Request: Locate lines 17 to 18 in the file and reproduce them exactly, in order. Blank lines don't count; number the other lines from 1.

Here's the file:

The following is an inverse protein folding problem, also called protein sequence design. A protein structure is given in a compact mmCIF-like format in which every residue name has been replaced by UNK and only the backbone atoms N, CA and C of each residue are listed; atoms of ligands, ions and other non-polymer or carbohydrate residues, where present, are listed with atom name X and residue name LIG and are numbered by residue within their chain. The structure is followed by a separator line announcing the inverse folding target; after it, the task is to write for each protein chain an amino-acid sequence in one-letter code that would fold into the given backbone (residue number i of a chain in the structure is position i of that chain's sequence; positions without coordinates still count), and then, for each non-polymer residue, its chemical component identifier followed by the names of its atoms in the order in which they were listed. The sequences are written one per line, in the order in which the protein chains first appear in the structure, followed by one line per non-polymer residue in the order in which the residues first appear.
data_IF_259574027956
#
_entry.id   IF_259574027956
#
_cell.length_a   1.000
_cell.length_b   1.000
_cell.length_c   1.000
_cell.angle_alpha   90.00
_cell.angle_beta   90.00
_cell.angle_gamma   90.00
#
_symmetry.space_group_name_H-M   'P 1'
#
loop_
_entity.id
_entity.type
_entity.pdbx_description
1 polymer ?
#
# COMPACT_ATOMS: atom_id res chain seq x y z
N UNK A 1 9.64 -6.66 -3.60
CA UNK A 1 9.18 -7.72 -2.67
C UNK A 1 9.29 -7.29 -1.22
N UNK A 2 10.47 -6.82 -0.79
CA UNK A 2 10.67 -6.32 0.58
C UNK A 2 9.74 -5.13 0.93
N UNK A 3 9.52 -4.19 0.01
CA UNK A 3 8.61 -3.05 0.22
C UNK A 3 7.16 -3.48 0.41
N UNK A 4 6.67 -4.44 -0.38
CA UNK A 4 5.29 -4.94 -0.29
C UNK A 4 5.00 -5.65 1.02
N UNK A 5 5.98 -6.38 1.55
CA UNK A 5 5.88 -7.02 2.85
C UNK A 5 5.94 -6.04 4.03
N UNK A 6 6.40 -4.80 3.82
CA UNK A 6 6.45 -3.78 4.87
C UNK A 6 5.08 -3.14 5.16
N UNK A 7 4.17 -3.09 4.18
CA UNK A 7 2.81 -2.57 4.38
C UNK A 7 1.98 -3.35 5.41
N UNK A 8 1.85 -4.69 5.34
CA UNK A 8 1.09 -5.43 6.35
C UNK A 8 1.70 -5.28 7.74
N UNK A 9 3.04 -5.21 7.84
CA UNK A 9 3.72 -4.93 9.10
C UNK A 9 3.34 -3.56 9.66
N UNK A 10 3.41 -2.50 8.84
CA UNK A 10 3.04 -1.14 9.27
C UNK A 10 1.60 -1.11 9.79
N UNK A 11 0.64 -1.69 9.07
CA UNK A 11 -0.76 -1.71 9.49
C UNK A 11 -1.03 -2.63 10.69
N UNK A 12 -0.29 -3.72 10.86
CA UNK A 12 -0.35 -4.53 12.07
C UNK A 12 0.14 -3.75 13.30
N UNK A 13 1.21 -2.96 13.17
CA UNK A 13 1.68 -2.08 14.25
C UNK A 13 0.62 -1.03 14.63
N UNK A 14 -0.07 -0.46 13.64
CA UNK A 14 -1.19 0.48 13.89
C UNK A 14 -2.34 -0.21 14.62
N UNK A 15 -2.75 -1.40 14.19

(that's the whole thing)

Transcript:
_entity.type
_entity.pdbx_description